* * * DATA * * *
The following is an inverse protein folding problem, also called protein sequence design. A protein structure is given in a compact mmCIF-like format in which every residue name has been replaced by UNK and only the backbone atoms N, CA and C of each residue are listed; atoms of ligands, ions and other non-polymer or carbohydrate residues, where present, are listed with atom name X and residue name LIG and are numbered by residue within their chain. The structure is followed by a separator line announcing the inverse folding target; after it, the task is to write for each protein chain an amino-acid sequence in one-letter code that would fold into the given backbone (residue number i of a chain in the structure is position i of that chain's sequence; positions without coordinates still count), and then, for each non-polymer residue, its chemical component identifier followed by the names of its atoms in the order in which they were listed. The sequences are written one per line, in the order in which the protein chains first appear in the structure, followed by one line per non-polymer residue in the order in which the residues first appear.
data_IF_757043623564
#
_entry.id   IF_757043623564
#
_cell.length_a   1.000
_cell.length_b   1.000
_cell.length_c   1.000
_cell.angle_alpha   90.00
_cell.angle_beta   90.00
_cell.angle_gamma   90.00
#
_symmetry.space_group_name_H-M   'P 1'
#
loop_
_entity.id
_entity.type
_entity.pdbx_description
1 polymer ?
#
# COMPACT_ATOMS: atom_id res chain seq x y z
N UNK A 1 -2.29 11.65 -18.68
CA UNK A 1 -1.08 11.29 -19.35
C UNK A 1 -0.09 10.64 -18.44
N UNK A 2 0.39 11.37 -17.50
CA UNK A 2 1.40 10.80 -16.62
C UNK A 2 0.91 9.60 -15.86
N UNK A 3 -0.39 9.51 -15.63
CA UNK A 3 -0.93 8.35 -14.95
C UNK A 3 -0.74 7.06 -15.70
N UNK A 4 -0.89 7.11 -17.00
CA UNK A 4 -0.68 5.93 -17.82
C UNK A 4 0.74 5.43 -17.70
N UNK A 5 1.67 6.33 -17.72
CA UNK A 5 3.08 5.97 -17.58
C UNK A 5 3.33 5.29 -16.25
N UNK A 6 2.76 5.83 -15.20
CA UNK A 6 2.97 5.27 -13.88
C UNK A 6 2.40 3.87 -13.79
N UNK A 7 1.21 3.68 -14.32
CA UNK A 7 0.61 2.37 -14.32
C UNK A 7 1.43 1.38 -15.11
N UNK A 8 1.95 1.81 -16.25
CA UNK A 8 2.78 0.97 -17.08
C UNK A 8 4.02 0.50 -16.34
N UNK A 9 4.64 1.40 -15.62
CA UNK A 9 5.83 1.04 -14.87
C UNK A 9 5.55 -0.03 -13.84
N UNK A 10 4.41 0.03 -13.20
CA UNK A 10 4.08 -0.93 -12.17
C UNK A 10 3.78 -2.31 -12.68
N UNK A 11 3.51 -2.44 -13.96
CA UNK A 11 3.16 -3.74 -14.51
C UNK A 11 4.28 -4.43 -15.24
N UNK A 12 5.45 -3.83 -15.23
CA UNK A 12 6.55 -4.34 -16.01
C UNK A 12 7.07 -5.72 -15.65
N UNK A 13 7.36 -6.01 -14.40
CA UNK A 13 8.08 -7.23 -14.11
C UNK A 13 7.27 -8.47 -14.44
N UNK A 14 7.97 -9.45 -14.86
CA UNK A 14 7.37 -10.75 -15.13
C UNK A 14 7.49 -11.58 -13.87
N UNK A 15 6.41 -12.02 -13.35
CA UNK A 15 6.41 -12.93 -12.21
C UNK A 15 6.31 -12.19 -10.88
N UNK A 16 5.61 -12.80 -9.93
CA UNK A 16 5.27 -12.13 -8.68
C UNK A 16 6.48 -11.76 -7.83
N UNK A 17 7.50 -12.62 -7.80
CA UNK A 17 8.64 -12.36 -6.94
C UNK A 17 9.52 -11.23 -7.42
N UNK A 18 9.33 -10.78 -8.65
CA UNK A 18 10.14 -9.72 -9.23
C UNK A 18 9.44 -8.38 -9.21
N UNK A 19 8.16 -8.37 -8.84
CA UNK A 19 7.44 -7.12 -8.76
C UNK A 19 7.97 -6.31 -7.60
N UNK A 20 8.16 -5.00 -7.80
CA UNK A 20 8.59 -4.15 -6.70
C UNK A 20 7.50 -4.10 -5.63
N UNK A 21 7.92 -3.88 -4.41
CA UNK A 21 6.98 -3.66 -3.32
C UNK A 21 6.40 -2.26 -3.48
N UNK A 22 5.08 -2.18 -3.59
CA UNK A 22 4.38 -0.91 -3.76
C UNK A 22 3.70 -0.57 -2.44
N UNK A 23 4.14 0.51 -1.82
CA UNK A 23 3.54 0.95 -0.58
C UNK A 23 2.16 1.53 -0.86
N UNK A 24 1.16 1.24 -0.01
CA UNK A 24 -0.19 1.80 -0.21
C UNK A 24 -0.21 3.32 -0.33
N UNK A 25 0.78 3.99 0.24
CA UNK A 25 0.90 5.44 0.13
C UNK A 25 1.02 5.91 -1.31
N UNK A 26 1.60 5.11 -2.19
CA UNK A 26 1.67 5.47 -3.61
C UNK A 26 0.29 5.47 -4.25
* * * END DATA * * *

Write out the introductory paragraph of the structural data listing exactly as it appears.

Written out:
The following is an inverse protein folding problem, also called protein sequence design. A protein structure is given in a compact mmCIF-like format in which every residue name has been replaced by UNK and only the backbone atoms N, CA and C of each residue are listed; atoms of ligands, ions and other non-polymer or carbohydrate residues, where present, are listed with atom name X and residue name LIG and are numbered by residue within their chain. The structure is followed by a separator line announcing the inverse folding target; after it, the task is to write for each protein chain an amino-acid sequence in one-letter code that would fold into the given backbone (residue number i of a chain in the structure is position i of that chain's sequence; positions without coordinates still count), and then, for each non-polymer residue, its chemical component identifier followed by the names of its atoms in the order in which they were listed. The sequences are written one per line, in the order in which the protein chains first appear in the structure, followed by one line per non-polymer residue in the order in which the residues first appear.